When I booked our Notting Hill AirBnB, I wasn’t quite sure what to expect. I had been tempted to spend a little extra to go back to the Pimlico area, which I missed living in. But it turns out that exploring new neighborhoods can pay off. (Who knew?)
Notting Hill – at the risk of being cliche – was picturesque and quirky in the most vintage-hipster of ways. It also didn’t hurt that the weather was perfectly overcast and in the 70’s and 80’s (Fahrenheit!) for most of the week.
Kate and I spent a few hours getting lost, found, and lost again in the neighborhood. As soon as we left the busy main roads, everything was residential and quiet. Of course, we were on the edge of Zone 2 which will usually decrease the noise and activity level of a general area. I decided that the facades in Notting Hill were my favorite when it came to London residences. The side streets were narrow and full of crooked cobblestones, and the main roads were lined with sidewalks wide enough for pram-pushing mothers to pass each other going opposite directions. But even with the tranquility, the buildings were impressive enough to keep reminding you that you were in London.
I found Farm Girl Cafe on Instagram (during pre-trip research) and decided it was a must-see. So we trekked the 8 minutes down to Portobello Road and ducked into a little, covered courtyard. It was the most hipster cafe I had ever seen, and I absolutely loved it. (If you’re ever near Notting Hill, you need to try their blueberry pancakes, granola, and lavender lattes!) We loved it so much we went back a second time. It was relatively quiet on a Wednesday morning… And definitely popular on Saturday.
I was surprised at some of the great local pubs I found within a 5- or 10-minute walk from our flat. (While living in Pimlico, which was quieter than Notting Hill in general, one of my flatmates and I would take the 3-minute walk around the corner to a pub for dinner every Sunday evening. While I loved the slightly mismatched furniture, worn carpet, and plentiful flowers hung up outside, it was still a chain pub and I didn’t really notice regular patrons or staff.)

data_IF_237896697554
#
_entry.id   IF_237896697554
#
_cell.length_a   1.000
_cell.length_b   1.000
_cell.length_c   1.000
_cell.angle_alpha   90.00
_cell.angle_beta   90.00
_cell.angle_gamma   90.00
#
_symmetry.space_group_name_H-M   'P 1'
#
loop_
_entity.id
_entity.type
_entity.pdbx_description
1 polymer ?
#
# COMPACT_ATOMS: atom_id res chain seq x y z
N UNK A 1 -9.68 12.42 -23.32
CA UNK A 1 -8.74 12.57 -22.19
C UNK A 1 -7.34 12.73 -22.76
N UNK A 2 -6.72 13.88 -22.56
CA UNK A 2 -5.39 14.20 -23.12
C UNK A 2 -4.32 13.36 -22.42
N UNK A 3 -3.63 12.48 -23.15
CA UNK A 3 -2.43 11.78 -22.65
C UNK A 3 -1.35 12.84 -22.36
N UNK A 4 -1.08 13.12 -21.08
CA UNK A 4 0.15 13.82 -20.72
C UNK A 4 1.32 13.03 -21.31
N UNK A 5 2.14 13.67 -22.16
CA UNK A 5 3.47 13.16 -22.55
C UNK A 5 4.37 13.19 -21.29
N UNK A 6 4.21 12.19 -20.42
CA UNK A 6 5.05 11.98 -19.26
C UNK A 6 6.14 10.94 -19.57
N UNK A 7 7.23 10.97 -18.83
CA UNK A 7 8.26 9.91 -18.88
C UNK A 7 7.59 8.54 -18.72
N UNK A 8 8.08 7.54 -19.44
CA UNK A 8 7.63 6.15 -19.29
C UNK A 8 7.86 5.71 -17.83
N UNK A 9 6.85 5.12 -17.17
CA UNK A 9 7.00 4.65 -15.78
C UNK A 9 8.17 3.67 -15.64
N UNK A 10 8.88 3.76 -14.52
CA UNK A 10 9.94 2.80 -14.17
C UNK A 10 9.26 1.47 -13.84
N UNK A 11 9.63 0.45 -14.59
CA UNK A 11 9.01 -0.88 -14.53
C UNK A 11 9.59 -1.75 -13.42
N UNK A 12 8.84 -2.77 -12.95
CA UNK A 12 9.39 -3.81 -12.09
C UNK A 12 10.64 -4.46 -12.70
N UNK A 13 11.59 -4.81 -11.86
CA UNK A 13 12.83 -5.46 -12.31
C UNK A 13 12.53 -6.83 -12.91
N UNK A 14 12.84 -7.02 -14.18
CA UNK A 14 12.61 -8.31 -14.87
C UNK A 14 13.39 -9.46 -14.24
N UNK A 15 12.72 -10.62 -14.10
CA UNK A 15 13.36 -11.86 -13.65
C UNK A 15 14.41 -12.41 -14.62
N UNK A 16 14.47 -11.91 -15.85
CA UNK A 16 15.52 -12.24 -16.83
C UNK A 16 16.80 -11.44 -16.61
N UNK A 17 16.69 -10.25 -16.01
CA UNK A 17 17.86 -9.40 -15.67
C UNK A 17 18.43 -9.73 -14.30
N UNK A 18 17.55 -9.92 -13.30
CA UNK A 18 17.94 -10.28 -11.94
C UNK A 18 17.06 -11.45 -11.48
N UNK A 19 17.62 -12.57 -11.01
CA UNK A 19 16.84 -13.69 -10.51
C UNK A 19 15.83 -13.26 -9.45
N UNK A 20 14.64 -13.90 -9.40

I’m a people-watcher, which means I love to find a good corner seat in a pub and observe for awhile. I’m also a chip-lover, with or without the fish, so pub food is always alright by me. I found two great truly local pubs that week.
The food and drinks were good, but what made them feel homey was how the patrons called the staff by name, and the staff would call the customers by name right back. The big match was on all the TVs, and everyone would interact with each other while watching.
I spent a good hour sitting by myself, watching both the game and the people. The owner of the pub was a friendly-looking lady who offered to go get a sandwich for her employee to eat on her dinner break. Not for the first time that week, I’m pretty sure I was the only American in the room, which is an interesting feeling after being surrounded by tourists all day.
I learned a lot about the lives of the women at the table next to me, who switched between conversation topics with each round of drinks. I had heard about the looming Brexit vote in the papers earlier that week, but I really got interested after one of the women went on a very passionate 10-minute rant. They noticed me half listening to them and the match at the same time – after which I provided them with occasional score updates and they asked what I was doing in London when they recognized my accent. That had been our last night in London, and I was happy it ended with a relaxed night in the Uxbridge Arms. (Also football/soccer/whatever you wish to call it is enjoyable and not at all stressful when you’re not invested in either team. Unlike that USA-Belgium game during the World Cup…)